Barely a week before his retirement, V.K. Singh sent a show cause notice to Lt. Gen. Dalbir Singh Suhag, next in line to be the Army Chief after Bikram Singh retires in 2014.
The notice accused Suhag of unprofessional conduct in the handling of an intelligence operation in Assam and gave him a week to respond.
The show cause notice is being widely regarded as V.K. Singh’s final blow to the Ministry of Defense which denied him an extra year in office over his conflicting date of birth records.
The notice from the Army Chief to Suhag, currently serving as the General Officer Commanding [GOC] 3 Corps, could have meant trouble for the Indian government when the time came for him to assume the Army Chief post in 2014.
However, in his first major move as Army Chief, Bikram Singh on June 6 revoked his predecessor’s Discipline and Vigilance Department ban on Suhag.
‘China is not the enemy’
Bikram Singh also took the opportunity to calm the waters about China, saying recent patrol activities should not be viewed as alarming.
“Minor incidents do occur. Patrols from their side move to what is their perception of the Line of Actual Control [LAC] and our patrols also move to what is our perception of the LAC. These are tactical issues at best and should not be taken to a strategic level,” Singh said.
“In today’s world, China is not an enemy. China is a competitor,” he said.
Indian officials recently went public with concerns over reports Chinese troops have crossed the border more than 500 times over the last two years. Officials do not expect tensions to escalate in relation to this report.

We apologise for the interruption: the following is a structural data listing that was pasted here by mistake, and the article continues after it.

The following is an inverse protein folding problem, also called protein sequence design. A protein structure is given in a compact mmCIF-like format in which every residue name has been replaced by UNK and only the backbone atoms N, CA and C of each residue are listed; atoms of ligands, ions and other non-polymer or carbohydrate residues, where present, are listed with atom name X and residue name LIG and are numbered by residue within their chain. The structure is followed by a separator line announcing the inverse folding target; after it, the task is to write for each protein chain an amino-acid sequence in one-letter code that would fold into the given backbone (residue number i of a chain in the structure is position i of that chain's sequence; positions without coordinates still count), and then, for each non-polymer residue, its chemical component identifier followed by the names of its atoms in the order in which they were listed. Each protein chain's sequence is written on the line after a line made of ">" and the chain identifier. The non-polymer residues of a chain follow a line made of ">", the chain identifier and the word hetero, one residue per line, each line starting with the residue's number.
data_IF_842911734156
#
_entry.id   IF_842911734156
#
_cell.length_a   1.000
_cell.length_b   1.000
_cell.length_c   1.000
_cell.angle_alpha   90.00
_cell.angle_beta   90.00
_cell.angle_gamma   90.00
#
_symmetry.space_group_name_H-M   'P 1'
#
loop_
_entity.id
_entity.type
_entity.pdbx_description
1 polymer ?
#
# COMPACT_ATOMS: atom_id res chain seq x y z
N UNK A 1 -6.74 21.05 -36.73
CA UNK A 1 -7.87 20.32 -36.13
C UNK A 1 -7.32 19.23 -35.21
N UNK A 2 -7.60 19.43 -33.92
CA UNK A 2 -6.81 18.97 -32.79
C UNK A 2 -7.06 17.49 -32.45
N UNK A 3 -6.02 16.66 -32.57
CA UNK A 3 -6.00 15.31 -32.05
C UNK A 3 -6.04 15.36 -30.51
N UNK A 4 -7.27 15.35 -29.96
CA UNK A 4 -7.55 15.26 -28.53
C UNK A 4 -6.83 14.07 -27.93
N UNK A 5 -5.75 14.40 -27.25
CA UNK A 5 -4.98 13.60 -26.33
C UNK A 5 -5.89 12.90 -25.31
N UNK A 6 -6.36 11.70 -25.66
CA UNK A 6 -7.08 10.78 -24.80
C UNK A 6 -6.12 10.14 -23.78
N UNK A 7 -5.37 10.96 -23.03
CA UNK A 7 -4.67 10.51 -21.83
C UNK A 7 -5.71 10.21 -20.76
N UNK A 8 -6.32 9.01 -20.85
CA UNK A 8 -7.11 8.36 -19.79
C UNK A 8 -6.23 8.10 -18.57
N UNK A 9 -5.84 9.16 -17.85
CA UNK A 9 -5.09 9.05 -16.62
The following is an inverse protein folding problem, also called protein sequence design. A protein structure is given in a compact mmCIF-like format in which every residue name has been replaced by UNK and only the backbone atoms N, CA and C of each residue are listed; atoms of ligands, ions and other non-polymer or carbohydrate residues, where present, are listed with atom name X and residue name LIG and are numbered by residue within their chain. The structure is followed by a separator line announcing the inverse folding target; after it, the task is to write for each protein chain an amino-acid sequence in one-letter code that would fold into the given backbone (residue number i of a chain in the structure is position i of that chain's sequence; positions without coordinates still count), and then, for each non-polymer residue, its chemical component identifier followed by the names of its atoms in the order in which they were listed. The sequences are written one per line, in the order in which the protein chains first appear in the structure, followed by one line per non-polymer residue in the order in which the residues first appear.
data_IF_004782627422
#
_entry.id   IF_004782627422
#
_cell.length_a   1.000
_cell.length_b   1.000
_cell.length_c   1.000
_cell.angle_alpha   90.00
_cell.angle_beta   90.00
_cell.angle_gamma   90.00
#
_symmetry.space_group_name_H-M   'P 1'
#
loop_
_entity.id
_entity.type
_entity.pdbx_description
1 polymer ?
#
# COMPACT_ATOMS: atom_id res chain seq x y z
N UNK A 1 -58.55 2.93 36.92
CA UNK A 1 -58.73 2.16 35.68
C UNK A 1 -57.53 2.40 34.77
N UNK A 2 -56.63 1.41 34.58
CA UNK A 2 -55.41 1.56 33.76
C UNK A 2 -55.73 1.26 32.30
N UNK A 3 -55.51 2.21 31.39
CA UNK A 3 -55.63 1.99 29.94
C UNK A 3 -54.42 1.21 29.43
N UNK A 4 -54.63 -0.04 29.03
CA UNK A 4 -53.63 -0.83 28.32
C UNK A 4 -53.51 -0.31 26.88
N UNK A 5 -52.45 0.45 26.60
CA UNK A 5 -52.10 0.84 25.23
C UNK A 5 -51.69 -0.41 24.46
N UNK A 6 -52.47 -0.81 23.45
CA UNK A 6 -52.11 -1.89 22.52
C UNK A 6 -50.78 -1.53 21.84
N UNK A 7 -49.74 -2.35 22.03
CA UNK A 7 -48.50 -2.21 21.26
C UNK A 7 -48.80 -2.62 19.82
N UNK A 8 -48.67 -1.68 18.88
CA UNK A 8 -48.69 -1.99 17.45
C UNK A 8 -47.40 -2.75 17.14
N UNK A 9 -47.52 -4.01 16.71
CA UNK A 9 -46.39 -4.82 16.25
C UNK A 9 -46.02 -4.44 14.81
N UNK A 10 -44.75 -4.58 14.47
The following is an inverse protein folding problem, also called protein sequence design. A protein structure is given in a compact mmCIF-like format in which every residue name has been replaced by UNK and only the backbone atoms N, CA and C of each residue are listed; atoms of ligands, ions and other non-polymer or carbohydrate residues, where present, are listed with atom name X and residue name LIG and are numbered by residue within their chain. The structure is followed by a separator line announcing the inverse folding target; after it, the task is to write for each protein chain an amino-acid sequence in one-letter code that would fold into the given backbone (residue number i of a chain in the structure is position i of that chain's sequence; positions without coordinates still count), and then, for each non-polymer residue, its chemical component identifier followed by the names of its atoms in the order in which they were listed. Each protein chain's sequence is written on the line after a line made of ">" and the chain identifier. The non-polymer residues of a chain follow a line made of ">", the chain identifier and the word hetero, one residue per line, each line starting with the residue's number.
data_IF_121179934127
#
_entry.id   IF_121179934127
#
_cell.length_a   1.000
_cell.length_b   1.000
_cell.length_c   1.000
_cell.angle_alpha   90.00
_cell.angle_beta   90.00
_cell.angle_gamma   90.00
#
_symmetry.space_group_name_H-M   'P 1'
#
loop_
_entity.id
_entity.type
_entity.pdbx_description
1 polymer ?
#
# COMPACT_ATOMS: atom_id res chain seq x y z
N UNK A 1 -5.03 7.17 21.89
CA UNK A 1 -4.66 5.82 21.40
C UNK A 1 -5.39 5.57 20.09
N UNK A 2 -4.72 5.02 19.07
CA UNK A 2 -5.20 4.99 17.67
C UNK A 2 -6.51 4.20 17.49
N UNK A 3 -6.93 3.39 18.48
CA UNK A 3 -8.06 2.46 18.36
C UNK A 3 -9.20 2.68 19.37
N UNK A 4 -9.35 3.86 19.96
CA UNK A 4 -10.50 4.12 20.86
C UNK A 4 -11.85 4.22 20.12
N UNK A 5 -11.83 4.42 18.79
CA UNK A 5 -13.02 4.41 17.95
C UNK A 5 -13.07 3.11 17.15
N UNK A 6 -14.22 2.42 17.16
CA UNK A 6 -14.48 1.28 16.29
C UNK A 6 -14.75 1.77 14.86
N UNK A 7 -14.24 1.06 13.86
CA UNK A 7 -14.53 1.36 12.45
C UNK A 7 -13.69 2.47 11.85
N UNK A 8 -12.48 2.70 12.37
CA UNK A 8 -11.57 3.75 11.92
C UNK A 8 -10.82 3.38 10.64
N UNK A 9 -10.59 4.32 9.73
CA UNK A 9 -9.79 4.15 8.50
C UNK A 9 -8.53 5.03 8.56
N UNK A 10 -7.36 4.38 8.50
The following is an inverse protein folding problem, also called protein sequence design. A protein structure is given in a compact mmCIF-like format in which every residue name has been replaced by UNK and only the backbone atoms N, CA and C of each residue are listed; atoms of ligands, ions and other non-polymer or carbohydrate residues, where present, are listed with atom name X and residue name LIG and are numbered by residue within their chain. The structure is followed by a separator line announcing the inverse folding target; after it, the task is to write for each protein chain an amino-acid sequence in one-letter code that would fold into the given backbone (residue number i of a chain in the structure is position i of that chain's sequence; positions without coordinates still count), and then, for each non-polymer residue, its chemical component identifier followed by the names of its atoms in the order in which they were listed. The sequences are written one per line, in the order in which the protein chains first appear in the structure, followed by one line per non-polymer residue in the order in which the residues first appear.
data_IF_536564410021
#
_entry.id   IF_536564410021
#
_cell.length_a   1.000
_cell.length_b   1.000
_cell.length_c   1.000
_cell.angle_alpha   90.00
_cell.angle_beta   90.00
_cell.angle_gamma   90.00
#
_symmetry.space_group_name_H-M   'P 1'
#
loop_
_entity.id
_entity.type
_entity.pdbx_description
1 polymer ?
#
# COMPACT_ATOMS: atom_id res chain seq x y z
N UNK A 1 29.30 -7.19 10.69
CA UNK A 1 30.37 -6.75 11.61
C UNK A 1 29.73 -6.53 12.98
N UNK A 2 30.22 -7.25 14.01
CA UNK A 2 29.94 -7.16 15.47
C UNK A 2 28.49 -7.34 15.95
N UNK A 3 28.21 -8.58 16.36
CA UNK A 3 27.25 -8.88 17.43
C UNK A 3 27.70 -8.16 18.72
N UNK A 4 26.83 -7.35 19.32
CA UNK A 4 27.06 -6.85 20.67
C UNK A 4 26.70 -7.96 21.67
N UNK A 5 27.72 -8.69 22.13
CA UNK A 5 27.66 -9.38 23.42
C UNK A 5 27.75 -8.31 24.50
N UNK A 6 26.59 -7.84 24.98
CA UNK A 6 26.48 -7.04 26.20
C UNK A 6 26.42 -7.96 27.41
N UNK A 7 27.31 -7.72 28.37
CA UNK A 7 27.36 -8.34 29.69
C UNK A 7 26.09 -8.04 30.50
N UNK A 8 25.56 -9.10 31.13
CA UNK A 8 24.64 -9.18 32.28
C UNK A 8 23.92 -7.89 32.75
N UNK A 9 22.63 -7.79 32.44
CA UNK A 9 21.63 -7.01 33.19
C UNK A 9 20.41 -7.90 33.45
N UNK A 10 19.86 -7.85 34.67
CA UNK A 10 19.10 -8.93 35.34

V.K. Singh said China might be opening a tunnel that goes through the Pamir ranges of the Wakhan Corridor, which borders the northern areas of Jammu and Kashmir, India’s northern-most state. These parts of Jammu and Kashmir, though claimed by India, are occupied by Pakistan.
“But for PoK [Pakistan occupied Kashmir], India would have had direct access to Afghanistan through the Wakhan Corridor,” he told The Telegraph.
China and Afghanistan, despite being neighboring countries, do not have a border crossing and China opening a narrow border with Afghanistan would mean India will be at risk of losing its stronghold in Afghanistan, where it already enjoys a considerable presence.
“This connectivity [between China and Afghanistan] would be physical. And it is interested in the Wakhan Corridor through which it would facilitate the exploitation of natural resources,” said V.K. Singh, who is writing his doctoral thesis on “Fundamentalism in Afghanistan and the Geo Strategic Significance of the Wakhan Corridor.”
How the India Army Chief is selected
* Two or three commanders out of the northern, western, south-western, eastern, southern, central and Army training command are shortlisted.
* The Ministry of Defense studies the suitability of these officers and follows with extensive intelligence checks.
* All reports are submitted to the cabinet committee, which selects the senior-most Army commander to be the chief.
* The chief remains in office until the age of 62 or for three years, whichever comes first.